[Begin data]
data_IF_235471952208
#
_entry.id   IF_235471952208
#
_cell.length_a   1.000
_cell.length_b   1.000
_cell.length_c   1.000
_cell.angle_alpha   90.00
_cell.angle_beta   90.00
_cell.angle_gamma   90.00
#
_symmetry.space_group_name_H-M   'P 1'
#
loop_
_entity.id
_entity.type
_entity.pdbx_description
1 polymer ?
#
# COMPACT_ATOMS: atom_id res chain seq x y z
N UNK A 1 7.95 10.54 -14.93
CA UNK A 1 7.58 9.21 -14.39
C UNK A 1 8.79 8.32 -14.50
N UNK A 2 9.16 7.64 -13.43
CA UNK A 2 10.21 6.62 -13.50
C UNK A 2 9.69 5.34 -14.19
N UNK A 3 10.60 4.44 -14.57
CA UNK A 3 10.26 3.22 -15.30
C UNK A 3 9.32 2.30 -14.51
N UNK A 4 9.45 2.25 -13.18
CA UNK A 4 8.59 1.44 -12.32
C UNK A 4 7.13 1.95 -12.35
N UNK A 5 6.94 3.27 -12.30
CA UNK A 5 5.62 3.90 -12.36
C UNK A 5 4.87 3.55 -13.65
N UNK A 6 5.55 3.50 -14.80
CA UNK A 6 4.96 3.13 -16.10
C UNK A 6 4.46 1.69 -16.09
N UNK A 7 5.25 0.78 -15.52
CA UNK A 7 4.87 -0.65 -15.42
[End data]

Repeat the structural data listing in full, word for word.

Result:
data_IF_235471952208
#
_entry.id   IF_235471952208
#
_cell.length_a   1.000
_cell.length_b   1.000
_cell.length_c   1.000
_cell.angle_alpha   90.00
_cell.angle_beta   90.00
_cell.angle_gamma   90.00
#
_symmetry.space_group_name_H-M   'P 1'
#
loop_
_entity.id
_entity.type
_entity.pdbx_description
1 polymer ?
#
# COMPACT_ATOMS: atom_id res chain seq x y z
N UNK A 1 7.95 10.54 -14.93
CA UNK A 1 7.58 9.21 -14.39
C UNK A 1 8.79 8.32 -14.50
N UNK A 2 9.16 7.64 -13.43
CA UNK A 2 10.21 6.62 -13.50
C UNK A 2 9.69 5.34 -14.19
N UNK A 3 10.60 4.44 -14.57
CA UNK A 3 10.26 3.22 -15.30
C UNK A 3 9.32 2.30 -14.51
N UNK A 4 9.45 2.25 -13.18
CA UNK A 4 8.59 1.44 -12.32
C UNK A 4 7.13 1.95 -12.35
N UNK A 5 6.94 3.27 -12.30
CA UNK A 5 5.62 3.90 -12.36
C UNK A 5 4.87 3.55 -13.65
N UNK A 6 5.55 3.50 -14.80
CA UNK A 6 4.96 3.13 -16.10
C UNK A 6 4.46 1.69 -16.09
N UNK A 7 5.25 0.78 -15.52
CA UNK A 7 4.87 -0.65 -15.42